By now, you probably have the meat sweats, so it’s time to add a little something sweet to your palate. Buffalo’s Peppermint Pig is its Sponge Candy, a chocolate-covered toffee that has a honeycomb-like consistency to it (hence, the “sponge”). Fowler’s claims to have made the first sponges in town in the early 1900s, so go grab a bunch there and fan out.
Just about due south of Syracuse is Binghamton, which lands on our list because of its plate, which we reminds us more of a Marvel comic book than it does how hungry we are. Nevertheless, Spiedies, or tender morsels of marinaded chicken (or any other protein) jammed into an Italian roll, are one of the truly awesome upstate-only delicacies. Similar to the Greek chicken/pork souvlaki you can get in street-food carts all night in the Astoria, Queens, down in the city, Spiedies can be consumed either in sandwich form or just eaten right off the spit. Thankfully, you can add Spiedies to your rotating backyard barbecue arsenal, courtesy of supplier (and famous purveyor), Lupo’s. (They’ve also got a stand at the New York State Fair, so you can double-fist it with some Cornell Chicken.)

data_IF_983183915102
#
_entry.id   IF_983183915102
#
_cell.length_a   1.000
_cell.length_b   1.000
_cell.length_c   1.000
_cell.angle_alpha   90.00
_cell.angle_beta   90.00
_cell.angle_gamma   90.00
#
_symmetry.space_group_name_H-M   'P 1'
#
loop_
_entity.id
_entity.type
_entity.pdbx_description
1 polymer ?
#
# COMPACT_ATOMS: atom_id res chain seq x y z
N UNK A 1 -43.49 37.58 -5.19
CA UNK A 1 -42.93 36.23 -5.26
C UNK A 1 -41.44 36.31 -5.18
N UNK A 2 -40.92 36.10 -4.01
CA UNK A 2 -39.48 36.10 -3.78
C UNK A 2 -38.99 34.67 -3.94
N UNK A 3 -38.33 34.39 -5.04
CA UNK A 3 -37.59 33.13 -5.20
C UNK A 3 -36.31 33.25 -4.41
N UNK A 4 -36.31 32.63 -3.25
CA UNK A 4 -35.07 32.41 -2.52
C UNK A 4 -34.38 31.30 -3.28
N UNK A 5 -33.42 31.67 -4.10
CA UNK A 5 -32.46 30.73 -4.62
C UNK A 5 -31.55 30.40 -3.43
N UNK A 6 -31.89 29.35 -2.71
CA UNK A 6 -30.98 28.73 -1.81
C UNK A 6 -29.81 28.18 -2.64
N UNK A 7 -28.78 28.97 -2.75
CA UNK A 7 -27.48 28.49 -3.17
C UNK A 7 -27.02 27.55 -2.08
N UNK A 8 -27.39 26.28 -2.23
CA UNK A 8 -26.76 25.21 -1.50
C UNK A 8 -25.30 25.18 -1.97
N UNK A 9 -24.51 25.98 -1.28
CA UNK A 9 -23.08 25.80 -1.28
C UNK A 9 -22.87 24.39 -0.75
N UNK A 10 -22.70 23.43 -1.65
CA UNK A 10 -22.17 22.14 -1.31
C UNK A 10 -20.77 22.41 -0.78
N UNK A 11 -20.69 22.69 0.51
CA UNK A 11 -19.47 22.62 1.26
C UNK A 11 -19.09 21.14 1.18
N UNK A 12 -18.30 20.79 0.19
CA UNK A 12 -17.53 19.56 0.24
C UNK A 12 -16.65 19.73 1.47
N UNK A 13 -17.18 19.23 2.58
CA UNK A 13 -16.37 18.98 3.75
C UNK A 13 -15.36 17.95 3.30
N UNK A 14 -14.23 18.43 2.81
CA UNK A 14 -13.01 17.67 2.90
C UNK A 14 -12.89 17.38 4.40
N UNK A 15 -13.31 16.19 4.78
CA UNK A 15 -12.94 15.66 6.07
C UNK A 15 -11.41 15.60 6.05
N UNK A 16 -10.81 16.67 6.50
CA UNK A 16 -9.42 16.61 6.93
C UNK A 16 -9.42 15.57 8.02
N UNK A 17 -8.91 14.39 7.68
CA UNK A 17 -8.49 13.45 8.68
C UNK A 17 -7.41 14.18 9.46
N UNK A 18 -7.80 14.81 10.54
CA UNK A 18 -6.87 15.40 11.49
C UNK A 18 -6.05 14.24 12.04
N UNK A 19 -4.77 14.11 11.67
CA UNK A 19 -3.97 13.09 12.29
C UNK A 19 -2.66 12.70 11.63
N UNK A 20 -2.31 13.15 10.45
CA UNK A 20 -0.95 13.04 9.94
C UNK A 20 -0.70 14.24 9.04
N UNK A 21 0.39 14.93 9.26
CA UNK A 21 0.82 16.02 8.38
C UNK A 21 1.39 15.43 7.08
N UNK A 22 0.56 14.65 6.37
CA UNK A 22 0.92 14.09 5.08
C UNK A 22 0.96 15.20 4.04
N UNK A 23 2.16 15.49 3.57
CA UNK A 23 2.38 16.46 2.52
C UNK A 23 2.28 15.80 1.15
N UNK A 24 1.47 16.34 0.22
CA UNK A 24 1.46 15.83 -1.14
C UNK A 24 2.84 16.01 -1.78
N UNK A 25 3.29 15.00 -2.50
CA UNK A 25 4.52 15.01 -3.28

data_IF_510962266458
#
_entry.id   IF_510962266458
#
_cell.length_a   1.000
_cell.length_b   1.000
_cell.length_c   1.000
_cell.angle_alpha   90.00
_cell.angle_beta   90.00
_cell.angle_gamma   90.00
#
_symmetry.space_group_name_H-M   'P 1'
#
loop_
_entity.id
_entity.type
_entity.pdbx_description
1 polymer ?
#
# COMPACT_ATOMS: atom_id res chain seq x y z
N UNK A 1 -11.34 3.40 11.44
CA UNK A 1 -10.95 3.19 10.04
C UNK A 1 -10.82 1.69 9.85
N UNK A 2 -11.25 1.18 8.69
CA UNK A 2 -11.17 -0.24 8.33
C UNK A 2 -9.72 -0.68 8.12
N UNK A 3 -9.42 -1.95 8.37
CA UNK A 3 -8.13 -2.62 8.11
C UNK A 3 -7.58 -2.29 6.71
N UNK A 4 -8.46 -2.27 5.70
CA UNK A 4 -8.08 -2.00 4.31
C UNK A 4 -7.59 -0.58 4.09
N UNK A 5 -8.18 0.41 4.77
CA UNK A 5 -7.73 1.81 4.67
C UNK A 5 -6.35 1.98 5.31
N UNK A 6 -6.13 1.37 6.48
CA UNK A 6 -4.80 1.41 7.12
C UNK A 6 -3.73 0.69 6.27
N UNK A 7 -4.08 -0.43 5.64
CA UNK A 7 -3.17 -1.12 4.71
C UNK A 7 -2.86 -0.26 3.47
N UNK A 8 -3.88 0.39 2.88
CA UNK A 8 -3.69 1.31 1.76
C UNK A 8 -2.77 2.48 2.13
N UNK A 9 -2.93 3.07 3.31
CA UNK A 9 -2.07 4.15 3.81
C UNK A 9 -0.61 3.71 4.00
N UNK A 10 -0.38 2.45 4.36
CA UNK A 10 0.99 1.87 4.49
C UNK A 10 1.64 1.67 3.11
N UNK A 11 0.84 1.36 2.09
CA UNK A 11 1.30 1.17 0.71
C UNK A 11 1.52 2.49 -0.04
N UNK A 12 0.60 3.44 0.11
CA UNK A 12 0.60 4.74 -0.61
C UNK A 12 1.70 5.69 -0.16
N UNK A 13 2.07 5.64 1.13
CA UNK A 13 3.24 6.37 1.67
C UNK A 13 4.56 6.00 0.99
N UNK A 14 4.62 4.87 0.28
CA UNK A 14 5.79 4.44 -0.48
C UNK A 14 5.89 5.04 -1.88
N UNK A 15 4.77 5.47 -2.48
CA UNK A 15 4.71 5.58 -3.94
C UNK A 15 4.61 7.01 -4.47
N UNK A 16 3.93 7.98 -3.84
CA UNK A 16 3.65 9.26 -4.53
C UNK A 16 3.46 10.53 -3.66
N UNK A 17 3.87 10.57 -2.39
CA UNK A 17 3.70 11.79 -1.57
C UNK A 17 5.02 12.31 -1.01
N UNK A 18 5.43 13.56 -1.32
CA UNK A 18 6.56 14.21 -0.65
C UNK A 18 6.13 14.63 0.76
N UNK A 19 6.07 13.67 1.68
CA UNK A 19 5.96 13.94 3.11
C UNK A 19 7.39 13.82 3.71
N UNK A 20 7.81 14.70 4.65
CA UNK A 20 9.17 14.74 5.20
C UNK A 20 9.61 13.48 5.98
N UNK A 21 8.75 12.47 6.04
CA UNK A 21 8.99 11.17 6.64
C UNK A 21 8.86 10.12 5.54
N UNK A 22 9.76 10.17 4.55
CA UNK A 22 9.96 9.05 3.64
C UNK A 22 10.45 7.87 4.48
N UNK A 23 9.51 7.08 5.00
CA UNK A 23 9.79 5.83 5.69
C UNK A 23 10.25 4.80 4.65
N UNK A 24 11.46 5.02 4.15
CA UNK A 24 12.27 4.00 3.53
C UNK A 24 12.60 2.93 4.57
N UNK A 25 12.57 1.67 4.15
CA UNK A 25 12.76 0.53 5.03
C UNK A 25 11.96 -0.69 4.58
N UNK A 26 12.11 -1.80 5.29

I included this “wild card” section, because there are a number of foods that are said to have originated in Upstate New York with no real finger pointed at who made what first. For example, I’ve feasted on at least three variations of Fish Fry, once in Troy—where franchise Ted’s Fish Fry rules the roost—as well as nearby East Green Bush at Off-Shore Pier. Then there’s the type I’ve eaten in Utica (see: Club Monarch, et al.), and it’s a completely different style of sandwich but equally delicious.
For the pigger-outers out there, there’s the single greatest pre-dinner appetizer of them all, the mozzarella stick, which apparently has its origins up here—but only when it’s dipped in raspberry sauce. (Right after learning this, I sat down to lunch with my family at Carson’s Woodside Tavern in Malta, and what do you know? They had sticks and raspberry on the menu!)
Last but not least, the ubiquitous apple cider doughnut, which can be found all over the place up here, is a Capital Region staple, served best, in my humble opinion, in the fall, with a large, steaming cup of coffee or tea (my go-to dealer is Schuylerville’s Saratoga Apple).